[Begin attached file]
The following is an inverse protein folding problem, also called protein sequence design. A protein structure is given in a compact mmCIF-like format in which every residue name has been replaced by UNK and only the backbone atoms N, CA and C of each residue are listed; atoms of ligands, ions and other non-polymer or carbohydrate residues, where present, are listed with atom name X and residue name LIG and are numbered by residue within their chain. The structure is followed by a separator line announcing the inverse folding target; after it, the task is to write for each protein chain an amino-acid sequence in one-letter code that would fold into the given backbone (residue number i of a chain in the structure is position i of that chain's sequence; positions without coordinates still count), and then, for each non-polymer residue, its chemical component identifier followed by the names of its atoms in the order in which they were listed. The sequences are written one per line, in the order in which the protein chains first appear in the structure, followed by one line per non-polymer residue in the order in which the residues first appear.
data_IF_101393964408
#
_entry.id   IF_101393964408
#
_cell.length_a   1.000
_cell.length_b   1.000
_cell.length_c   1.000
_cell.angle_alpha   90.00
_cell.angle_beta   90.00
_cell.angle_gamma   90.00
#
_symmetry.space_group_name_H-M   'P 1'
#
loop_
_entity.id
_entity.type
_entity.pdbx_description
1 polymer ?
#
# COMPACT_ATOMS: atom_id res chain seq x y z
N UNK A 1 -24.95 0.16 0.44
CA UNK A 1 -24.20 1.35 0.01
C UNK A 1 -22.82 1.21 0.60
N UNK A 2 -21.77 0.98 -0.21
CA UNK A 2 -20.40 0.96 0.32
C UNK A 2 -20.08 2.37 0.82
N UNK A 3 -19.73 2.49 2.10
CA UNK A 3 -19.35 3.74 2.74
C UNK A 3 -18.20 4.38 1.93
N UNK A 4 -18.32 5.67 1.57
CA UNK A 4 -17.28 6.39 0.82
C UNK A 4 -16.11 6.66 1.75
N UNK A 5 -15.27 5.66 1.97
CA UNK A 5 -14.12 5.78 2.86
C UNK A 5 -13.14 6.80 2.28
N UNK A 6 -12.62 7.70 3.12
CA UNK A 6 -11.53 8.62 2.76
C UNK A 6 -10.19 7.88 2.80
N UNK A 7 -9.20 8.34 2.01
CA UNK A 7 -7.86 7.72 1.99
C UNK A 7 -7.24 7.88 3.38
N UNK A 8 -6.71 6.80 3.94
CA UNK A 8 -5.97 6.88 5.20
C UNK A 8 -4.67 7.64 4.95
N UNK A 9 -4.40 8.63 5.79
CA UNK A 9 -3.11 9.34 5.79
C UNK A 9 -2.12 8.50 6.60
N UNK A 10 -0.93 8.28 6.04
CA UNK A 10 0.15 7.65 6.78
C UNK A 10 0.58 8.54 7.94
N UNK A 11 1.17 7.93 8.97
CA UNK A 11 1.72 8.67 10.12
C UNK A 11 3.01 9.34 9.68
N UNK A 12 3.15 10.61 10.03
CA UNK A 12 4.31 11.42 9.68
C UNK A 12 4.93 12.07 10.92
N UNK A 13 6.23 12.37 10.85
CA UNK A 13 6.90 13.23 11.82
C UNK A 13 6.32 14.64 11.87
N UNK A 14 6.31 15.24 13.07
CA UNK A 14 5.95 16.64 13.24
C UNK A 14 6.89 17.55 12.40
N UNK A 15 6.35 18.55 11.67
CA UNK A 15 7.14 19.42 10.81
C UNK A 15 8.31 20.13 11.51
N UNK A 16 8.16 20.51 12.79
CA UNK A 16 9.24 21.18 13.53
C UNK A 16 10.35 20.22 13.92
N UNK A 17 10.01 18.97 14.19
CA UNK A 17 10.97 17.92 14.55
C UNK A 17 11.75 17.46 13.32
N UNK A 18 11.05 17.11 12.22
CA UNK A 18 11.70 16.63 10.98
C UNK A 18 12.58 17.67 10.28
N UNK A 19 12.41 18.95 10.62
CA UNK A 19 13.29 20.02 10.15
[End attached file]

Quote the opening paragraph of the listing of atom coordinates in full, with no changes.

The following is an inverse protein folding problem, also called protein sequence design. A protein structure is given in a compact mmCIF-like format in which every residue name has been replaced by UNK and only the backbone atoms N, CA and C of each residue are listed; atoms of ligands, ions and other non-polymer or carbohydrate residues, where present, are listed with atom name X and residue name LIG and are numbered by residue within their chain. The structure is followed by a separator line announcing the inverse folding target; after it, the task is to write for each protein chain an amino-acid sequence in one-letter code that would fold into the given backbone (residue number i of a chain in the structure is position i of that chain's sequence; positions without coordinates still count), and then, for each non-polymer residue, its chemical component identifier followed by the names of its atoms in the order in which they were listed. The sequences are written one per line, in the order in which the protein chains first appear in the structure, followed by one line per non-polymer residue in the order in which the residues first appear.